Bones: Discovering the First Americans, Elaine Dewar.
    Archaeology, revises the outdated Bering Straits theory of settlement with convincing argument and solid scholarship, 628 pages.

    The Lost Chronicles of the Maya King, David Drew.
    Fascinating and very clear history of two contemporaneous Mayan societies, 461 pages.

    The Goose Girl, Shannon Hale.
    YA fantasy novel about integrity and true love, 400 pages.

    Greensleeves, Eloise Jarvis McGraw.
    Novel about a college girl in Portland, Oregon, early 1960’s, 311 pages.

    Emma, Jane Austen.
    Classic novel, 416 pages.  Also, Persuasion, 288 pages, and Pride & Prejudice, 352 pages.  Essential reading.

    Middlemarch, George Eliot.
    Classic novel of marriage, by one of the greatest minds that ever took pen in hand, 880 pages.

    The Wandering Scholars of the Middle Ages, Helen Waddell. (1932)
    Essays, historical literary criticism by one of the most sparkling minds of the century, 364 pages.

    Inkheart, Cornelia Funke, translated from the German by Anthea Bell.
    Fantasy YA novel about the power of the written word,  544 pages.

    City Making and Urban Governance in the Americas: Curitiba and Portland, Clara Irazabal.
    Environmental comparison of Curitiba, Brazil, and Portland, Oregon, 335 pages.

    Children of Summer: Henri Fabre's Insects, Margaret J. Anderson, pictures by Marie LeGlatin Keis.
    Children’s bio-novel told in the voice of the famous entomologist’s 10-year-old son,100 pages.


    Doing Our Own Thing: The Degradation Of Language And Music And Why We Should, Like, Care, John McWhorter.
    Cultural critique by witty and insightful African-American linguist, 304 pages.

    One More River to Cross (Standing on the Promises, Book 1), Margaret Young & Aidan Darius Grey.
    Historical novel of early African-American Mormons, 337 pages. (2 other books in series.)

    Black Athena: the Afro-asiatic Roots of Classical Civilization, vol. 1, Martin Bernal.
    Controversial scholarly non-fiction about the African and Hebrew roots of Greek traditions, 575 pages.

    A Fine Balance, Rohinton Mistry.
    Novel of India, 624 pages.

    The Dancing Bear, Peter Dickinson.
    YA historical novel of the fall of Byzantium, 300+ pages.

    The Year 1000 : What Life Was Like at the Turn of the First Millennium, Danny Danziger and Robert Lacey.
    Month-by-month history, illustrated with drawings from the medieval Julius Work Calendar, 240 pages.


    I Don’t Know How She Does It: The Life of Kate Reddy, Working Mother, Allison Pearson.
    Novel set in modern London, 352 pages.

    The Perfect Heresy: The Revolutionary Life and Death of the Medieval Cathars, Stephen O’Shea.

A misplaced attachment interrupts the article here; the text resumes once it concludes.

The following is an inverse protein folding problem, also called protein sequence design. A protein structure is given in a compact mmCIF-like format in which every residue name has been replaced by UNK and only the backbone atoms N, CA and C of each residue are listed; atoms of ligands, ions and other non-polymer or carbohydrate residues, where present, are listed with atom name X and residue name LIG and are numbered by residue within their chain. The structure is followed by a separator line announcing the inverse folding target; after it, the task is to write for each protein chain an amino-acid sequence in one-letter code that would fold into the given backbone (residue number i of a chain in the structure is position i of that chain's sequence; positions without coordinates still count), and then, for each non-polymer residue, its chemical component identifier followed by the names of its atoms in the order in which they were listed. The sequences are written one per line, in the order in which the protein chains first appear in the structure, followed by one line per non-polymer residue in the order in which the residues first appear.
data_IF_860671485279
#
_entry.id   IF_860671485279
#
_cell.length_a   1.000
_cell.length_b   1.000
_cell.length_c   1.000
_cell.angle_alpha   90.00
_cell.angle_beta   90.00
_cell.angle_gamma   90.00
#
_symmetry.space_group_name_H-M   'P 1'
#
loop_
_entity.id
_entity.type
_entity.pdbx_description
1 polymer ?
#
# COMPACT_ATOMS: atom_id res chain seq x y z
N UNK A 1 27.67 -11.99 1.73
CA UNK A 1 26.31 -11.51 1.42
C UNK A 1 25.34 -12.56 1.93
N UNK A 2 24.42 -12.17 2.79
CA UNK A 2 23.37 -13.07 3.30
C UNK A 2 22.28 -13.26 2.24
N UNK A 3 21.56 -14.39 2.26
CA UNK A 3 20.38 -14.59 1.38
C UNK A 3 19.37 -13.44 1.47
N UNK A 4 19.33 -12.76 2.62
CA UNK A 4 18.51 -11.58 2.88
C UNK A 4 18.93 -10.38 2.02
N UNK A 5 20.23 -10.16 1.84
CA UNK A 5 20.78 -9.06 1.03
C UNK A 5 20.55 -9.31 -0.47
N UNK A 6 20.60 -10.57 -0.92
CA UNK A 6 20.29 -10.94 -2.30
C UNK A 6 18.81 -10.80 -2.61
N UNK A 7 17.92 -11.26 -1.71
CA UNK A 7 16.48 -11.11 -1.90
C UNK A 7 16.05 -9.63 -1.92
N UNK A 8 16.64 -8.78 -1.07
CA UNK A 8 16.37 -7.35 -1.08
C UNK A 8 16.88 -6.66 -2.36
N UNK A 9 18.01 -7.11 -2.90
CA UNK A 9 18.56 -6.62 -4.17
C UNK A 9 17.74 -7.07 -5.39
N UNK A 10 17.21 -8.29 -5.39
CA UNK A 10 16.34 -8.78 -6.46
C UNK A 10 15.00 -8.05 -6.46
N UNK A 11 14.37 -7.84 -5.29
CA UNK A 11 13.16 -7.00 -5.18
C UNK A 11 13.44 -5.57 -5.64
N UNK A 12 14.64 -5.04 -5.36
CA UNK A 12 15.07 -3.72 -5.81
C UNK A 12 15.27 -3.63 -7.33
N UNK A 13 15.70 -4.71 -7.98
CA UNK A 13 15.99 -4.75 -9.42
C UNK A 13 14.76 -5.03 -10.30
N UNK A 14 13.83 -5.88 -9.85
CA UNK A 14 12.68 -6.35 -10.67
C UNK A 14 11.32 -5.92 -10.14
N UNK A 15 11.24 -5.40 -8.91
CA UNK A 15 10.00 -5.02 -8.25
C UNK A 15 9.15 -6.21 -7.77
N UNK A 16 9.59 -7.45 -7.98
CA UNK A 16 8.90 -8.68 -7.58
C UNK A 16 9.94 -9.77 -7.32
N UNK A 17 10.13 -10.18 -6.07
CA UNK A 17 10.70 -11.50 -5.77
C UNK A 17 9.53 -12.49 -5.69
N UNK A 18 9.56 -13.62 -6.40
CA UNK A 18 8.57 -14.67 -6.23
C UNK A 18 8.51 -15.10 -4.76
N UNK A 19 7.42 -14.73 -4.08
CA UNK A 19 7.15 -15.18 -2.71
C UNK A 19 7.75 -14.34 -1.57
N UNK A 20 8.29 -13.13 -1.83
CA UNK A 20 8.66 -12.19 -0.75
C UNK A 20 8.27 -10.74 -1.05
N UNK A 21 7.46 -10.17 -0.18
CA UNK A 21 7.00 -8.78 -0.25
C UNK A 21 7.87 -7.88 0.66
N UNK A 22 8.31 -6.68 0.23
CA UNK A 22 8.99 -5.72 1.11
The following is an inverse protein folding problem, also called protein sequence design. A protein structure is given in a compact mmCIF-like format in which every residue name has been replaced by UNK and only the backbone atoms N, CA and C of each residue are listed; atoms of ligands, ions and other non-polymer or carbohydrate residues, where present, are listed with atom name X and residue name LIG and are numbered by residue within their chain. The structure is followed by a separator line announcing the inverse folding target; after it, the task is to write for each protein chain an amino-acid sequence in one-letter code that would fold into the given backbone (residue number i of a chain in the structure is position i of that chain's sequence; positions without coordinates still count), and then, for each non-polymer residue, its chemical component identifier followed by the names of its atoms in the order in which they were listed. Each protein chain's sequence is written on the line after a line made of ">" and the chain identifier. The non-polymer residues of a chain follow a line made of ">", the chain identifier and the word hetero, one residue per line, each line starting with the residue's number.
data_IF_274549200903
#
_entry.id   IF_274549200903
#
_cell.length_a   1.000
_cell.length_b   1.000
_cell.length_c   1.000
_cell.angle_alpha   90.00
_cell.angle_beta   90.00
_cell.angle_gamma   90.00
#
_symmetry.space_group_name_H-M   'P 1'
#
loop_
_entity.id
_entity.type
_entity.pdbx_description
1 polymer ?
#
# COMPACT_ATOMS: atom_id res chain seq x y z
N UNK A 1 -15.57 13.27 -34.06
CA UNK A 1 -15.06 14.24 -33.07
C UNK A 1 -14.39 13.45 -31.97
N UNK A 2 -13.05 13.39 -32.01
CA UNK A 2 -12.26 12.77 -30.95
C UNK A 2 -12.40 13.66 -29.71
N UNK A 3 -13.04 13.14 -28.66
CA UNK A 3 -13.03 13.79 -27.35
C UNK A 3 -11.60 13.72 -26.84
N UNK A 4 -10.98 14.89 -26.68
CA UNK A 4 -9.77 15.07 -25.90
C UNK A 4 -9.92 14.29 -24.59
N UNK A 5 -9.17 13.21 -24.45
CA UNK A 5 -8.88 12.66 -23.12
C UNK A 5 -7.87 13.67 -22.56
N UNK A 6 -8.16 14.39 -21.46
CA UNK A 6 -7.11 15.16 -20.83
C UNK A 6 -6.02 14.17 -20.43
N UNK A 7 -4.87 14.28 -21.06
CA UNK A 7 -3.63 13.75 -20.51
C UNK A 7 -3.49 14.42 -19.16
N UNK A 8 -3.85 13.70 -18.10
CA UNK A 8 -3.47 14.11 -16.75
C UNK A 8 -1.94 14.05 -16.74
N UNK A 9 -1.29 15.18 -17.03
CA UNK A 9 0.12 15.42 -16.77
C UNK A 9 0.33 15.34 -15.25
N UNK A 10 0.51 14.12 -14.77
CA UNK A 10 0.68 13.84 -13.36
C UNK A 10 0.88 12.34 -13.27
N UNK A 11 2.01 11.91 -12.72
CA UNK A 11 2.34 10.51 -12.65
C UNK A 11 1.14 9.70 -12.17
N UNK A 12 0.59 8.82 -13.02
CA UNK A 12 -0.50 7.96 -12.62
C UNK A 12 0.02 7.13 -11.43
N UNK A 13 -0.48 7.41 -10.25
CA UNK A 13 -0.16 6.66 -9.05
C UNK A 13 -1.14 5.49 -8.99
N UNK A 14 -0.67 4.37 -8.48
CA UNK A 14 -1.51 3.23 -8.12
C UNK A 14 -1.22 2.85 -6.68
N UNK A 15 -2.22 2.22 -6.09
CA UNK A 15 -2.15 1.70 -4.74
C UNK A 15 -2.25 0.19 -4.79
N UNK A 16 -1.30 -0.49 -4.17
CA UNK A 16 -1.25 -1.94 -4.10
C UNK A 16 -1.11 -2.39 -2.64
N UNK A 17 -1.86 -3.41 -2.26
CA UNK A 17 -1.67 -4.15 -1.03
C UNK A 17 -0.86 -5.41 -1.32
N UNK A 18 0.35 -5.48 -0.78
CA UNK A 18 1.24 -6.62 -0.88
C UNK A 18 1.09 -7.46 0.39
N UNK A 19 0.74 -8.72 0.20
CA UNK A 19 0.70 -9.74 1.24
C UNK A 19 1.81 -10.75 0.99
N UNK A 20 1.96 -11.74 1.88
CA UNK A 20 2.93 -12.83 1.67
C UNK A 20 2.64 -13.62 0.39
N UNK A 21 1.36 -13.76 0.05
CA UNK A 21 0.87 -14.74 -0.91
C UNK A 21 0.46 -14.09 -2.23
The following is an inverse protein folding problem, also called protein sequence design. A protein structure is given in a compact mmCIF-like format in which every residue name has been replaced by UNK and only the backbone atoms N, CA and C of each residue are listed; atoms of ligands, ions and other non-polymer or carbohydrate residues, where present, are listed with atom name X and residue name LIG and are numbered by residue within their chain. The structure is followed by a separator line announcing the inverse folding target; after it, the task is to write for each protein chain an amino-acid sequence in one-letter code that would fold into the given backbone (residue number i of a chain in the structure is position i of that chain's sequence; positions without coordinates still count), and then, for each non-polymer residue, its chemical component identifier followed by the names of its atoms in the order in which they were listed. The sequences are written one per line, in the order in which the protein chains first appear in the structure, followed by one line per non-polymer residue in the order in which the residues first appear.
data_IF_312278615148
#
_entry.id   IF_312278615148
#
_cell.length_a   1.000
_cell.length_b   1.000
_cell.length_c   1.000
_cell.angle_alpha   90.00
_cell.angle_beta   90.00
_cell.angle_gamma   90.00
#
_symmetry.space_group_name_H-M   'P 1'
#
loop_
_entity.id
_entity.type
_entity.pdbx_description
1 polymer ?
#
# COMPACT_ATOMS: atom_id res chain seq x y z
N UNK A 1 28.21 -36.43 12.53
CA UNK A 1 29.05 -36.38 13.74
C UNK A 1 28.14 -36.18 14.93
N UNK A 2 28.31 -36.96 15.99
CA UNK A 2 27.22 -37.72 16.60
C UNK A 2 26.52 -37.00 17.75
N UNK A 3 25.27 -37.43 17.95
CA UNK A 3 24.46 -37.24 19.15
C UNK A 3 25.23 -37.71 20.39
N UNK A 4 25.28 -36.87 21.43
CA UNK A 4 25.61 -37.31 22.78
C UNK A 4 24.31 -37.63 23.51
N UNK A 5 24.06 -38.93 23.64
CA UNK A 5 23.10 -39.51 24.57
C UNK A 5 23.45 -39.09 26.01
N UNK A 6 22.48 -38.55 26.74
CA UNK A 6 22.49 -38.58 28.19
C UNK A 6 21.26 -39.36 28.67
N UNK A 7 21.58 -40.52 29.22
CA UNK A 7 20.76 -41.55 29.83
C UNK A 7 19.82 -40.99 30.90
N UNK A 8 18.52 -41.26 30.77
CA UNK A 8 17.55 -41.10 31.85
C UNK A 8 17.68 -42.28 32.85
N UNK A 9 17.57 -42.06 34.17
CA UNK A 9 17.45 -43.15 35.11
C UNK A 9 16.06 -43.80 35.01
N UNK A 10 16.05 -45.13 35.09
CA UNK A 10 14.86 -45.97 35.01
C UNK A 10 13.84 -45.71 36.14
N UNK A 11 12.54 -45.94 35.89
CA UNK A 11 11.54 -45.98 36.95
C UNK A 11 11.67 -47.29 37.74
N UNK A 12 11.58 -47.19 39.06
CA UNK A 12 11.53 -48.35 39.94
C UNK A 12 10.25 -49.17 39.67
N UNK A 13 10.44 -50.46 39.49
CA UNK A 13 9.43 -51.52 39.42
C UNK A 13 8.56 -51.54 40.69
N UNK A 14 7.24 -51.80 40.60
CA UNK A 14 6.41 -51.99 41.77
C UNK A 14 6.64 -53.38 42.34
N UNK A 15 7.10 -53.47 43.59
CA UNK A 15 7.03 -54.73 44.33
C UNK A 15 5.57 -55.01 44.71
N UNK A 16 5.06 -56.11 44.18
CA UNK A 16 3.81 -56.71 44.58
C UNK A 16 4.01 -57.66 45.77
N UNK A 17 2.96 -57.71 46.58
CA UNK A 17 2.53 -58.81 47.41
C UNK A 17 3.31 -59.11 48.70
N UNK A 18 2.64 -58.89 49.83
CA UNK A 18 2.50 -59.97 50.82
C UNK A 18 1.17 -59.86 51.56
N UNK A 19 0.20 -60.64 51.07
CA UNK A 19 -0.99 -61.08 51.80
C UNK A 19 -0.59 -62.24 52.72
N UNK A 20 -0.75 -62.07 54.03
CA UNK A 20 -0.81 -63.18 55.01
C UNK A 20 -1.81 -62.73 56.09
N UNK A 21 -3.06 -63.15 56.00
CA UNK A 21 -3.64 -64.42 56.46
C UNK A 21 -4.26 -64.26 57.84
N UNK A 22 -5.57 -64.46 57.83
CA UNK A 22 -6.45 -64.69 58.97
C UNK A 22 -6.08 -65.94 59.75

Medieval history of a believing people in Southern France destroyed by the pope’s crusade against them, an intricate and enthralling story, 224 pages.

    Rituals of Dinner: The Origins, Evolution, Eccentricities and Meaning of Table Manners, Margaret Visser.
    Non-fiction, history of table manners, 448 pages.

    Captain Correlli’s Mandolin, Louis de Bernieres.
    Incomparable novel set during WWII on a Greek island.  This is one of my documents of hope, 448 pages.

    Rescuing Patty Hearst: Memories from a Decade Gone Mad, Virginia Holman.
    (reissued in 2004 as Rescuing Patty Hearst: Growing Up Sane in a Decade Gone Mad)
    Autobiography of a daughter growing up with a schizophrenic mother, 256 pages.

    The Well-Trained Mind: A Guide to Classical Education at Home, Jessie Wise & Susan Wise Bauer.
    Homeschool guide, inspiring and encouragingly clear, 800 pages.

    Warrior Scarlet, Rosemary Sutcliff.
    YA historical novel set in ancient Britain, classic children's literature from a brilliant mind, 207 pages.  Also Mark of the Horse Lord, 289 pages.

    The Wanderings of Odysseus, Rosemary Sutcliff.
    Illustrated retelling of Homer’s Odyssey, 120 pages.

    The Curious Incident of the Dog in the Night-Time, Mark Haddon.
    Tenderly wry novel of an autistic 15-year-old boy who cannot understand lies, 240 pages.

    John Adams, David McCullough.
    Great biography of a good man, 736 pages.


    The Life of the Bee, Maurice Maeterlinck, translated from the French by Alfred Sutro.
    A poet-playwright's great naturalist masterpiece observing bees, 427 pages.

    alpha beta: How 26 Letters Shaped the Western World, John Man.
    History of the alphabet, 312 pages.

    One Year Off: leaving it all behind for a round-the-world journey with our children, David Elliot Cohen.
    Travel with children, 312 pages.

    The Secret Adversary, Agatha Christie.
    Mystery, set just after WWII in England, 426 pages.

    Black Lamb and Grey Falcon: A Journey through Yugoslovakia, Rebecca West.
    Travel/ History of the troubled Balkan region on the eve of WWII, 1181 pages.

    Italian Vegetarian Cooking, Emanuela Stucchi.
    Cookbook of restrained elegance and simplicity.

    The Art of Travel, Alain de Botton.
    Essays on travel, 272 pages.

    Kershisnik: Painting from Life, Leslie Norris, Jacquelyn Mitchard, Mark Magleby and Brian Kershisnik.
    Biography and reproductions of paintings of a gifted contemporary artist, 128 pages.


    The Country of the Pointed Firs and other stories, Sarah Orne Jewett.
    Stories of New England, latter half of the 1800’s, 269 pages.

    The Alphabet versus the Goddess: The Conflict between Word and Image, Leonard Shalin.
    Philosophical linguistical argues word/linear/violent/exclusionary vs. image/holistic/peace-loving/inclusive, 464 pages.